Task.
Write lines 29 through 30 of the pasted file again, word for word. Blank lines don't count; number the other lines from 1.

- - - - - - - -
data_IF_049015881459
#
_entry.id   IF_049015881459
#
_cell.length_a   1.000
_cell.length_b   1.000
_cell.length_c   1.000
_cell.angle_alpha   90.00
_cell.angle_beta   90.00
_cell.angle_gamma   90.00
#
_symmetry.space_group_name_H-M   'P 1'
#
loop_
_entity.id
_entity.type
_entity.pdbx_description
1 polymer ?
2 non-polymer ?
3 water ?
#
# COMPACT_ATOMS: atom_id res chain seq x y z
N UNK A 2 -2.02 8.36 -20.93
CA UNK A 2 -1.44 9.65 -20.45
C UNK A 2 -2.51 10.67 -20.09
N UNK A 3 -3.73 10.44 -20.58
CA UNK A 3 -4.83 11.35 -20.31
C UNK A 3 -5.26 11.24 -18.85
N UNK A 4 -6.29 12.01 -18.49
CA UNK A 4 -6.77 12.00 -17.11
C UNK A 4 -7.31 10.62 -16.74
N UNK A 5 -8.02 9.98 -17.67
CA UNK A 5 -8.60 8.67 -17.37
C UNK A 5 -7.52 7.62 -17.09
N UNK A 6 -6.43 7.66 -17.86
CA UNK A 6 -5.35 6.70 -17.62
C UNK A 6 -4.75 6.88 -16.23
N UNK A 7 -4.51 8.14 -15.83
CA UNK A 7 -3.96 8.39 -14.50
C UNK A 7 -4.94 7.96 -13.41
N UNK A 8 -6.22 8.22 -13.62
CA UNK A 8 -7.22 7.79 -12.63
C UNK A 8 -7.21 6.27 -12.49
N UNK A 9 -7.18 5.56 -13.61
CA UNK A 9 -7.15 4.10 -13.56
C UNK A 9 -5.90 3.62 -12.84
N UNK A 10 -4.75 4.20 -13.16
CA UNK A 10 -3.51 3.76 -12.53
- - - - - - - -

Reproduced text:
N UNK A 4 -6.29 12.01 -18.49
CA UNK A 4 -6.77 12.00 -17.11